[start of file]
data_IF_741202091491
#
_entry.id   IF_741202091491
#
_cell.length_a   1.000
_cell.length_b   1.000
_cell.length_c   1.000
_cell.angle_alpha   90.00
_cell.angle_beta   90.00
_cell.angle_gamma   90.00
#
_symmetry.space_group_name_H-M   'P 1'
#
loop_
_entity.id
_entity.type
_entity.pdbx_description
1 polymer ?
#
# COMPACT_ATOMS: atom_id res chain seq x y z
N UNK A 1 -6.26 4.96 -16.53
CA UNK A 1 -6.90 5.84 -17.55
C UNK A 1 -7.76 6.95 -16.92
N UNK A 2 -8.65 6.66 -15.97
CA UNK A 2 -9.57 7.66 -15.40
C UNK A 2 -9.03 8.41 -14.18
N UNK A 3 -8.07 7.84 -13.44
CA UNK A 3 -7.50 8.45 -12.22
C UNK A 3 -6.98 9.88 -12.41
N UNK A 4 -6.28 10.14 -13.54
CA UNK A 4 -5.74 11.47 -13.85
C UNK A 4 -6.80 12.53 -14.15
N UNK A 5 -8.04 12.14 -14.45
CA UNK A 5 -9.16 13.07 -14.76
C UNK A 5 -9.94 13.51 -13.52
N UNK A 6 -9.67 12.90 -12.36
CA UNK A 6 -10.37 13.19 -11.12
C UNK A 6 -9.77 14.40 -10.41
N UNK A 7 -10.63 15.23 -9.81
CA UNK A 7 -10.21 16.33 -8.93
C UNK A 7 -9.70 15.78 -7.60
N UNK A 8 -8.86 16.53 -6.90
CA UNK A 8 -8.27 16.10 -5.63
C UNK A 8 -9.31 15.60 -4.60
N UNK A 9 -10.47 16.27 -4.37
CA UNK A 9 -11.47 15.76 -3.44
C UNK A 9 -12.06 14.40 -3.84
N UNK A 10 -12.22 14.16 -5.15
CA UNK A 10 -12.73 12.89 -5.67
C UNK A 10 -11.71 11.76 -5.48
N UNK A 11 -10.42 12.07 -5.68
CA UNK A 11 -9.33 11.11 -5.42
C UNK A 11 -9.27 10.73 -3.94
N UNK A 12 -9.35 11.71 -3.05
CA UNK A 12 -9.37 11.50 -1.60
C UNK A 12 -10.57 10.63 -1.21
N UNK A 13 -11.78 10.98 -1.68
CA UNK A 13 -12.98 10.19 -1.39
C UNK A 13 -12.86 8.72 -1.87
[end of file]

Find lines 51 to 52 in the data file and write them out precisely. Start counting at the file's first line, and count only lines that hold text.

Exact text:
N UNK A 11 -10.42 12.07 -5.68
CA UNK A 11 -9.33 11.11 -5.42